When Miss America 1953 Neva Fickling was dying of cancer last year, a close friend for nearly 20 years, Joanne Shiebler, knew she had to do something to honor the prominent and beautiful Park City local’s memory.
"Her personality pulled people in," says Shiebler, a Utah Symphony Utah Opera board member. "She was an extremely generous, warm-hearted woman."
Fickling was a student at Wesleyan College's music conservatory in Georgia, and later, married and raised four children. The beauty queen became a part-time Park City resident and concert pianist years later, performing all over the world, including concerts with Utah Symphony. She became ill with cancer in her 70s, and soon it was clear she wouldn't survive.
"The last time I visited her before she died, I asked for her permission to create some kind of legacy gift in her name," Shiebler says. Fickling didn't give her a definite answer right away, but in her final days, her daughter confirmed with Shiebler that Fickling had given her permission for the gift.
And it came just in time for the Utah Symphony, which was in desperate need of a new piano, since the one they had was losing some of its gusto.
Skip Daynes of Daynes Music arranged a showroom at the Steinway headquarters in New York City for the symphony to browse a dozen pianos. The one they picked was originally priced $142,300 and brought down to $118,000 for the occasion. Shiebler asked the music community for donations for the new instrument and covered the rest of the money with her husband, along with symphony supporters Jim and Susan Swartz and the Fickling family.
"The previous piano had been with the orchestra for more than 15 years," says Jason Hardink, USUO's principal pianist. "It was a great one, but it hasn't held up to the kind of scrutiny involved with playing concertos every week."
Hardink isn't the only one who would have had to play the aging piano—visiting musicians, like pianist Inon Barnatan would have to as well. Hardink says it would be a great piano in a different setting, but it just didn't have the power to compete with the orchestra at Abravanel Hall.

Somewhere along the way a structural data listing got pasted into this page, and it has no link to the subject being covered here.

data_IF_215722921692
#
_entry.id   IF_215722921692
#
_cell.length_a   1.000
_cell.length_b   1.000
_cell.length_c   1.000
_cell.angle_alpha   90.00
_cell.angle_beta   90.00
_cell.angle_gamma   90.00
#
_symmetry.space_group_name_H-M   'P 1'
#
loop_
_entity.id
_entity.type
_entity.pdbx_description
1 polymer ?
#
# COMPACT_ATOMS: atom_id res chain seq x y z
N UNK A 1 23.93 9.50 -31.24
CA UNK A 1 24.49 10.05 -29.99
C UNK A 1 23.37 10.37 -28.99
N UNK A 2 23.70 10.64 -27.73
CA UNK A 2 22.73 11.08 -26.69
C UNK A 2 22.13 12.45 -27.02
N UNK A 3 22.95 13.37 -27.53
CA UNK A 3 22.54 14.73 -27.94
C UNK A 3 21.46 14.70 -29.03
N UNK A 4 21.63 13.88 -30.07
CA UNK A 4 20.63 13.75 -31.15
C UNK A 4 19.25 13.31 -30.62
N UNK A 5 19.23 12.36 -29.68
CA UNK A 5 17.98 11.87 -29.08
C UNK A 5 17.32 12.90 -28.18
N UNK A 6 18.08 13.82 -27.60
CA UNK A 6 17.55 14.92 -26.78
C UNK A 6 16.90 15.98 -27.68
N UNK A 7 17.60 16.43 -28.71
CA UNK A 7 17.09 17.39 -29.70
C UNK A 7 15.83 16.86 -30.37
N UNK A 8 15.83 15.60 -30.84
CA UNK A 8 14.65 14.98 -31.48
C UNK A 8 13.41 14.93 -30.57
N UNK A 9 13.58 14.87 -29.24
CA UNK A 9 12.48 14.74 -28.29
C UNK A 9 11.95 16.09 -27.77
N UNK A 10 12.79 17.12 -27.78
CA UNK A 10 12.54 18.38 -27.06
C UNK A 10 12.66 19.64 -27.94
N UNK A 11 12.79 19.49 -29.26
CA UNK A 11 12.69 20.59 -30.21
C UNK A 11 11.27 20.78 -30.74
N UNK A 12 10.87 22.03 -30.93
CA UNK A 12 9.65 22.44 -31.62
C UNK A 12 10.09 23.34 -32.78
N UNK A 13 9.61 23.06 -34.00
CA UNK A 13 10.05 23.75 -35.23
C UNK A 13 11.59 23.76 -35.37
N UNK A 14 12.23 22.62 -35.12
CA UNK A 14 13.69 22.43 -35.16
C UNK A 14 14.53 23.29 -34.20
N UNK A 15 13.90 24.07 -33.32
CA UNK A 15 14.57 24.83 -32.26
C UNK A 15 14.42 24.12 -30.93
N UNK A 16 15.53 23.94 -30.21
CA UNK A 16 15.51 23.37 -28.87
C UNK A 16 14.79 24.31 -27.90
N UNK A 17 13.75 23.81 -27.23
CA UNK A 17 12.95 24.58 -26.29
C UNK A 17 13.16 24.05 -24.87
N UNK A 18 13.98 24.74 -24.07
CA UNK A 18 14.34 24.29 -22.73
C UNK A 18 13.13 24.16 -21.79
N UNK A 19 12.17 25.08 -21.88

Barnatan, who will play with the symphony in January, helped Hardink pick the new Steinway last February, along with piano technician Russell Sorensen.
"We just went down the line and played for each other and listened," Hardink says. "We narrowed it down to two very quickly and spent the rest of the day debating the merits and strengths of these two instruments."
Footage from Utah Symphony's recent trip to select the piano.
One of the Steinways had an extraverted personality, and the sound was in your face. The other was a more subtle but seemed like it could become powerful over time. "You're asking yourself, regardless of how they sound today, which is going to sound best in one year, five years or ten years?" Hardink says. "Something that sounds great right now might not develop the way you'd like it to."
The pianists spent hours debating over the pianos and eventually decided on the extraverted Steinway—not risking a piano that may not grow into its environment.
Hardink says choices like these are one of the curses of being a pianist, and Daynes understands. Daynes Music is the oldest Steinway dealer west of New York State. "The main reason all the pianos are so different is every single Steinway is made by hand." Daynes says. "The symphony's new Steinway has 11,600 parts in it and took over a year to build,"
Daynes says the musicians made a wise choice. "This is the piano patterned after the one Lang Lang claimed was the best piano in the world, and according to the artists who chose it, it's better than that piano." Daynes says. "I expect artists from this point on will rave about it.”
Hardink’s thankful for the gift. "It's the kind of piano you dream about getting," he says. "I definitely hear things in the piano that I haven't heard before."
The former piano will now be used for Utah Symphony's Pops concerts. An older Steinway, used from 1985 to 1996 will be on auction at a fundraiser at Stein Eriksen Lodge on July 5, during the Deer Valley Music Festival.
The Neva Langley Fickling Legacy Concert Steinway Piano made its debut at Abravanel Hall on April 19, and the booming new instrument is sure to honor Fickling’s memory for years to come.
"Neva was a promoter and supporter of the arts," Shiebler says. "Her father told her 'beauty is as beauty does,' and I think that was her lifelong motto—she was an absolutely amazing, wonderful human being."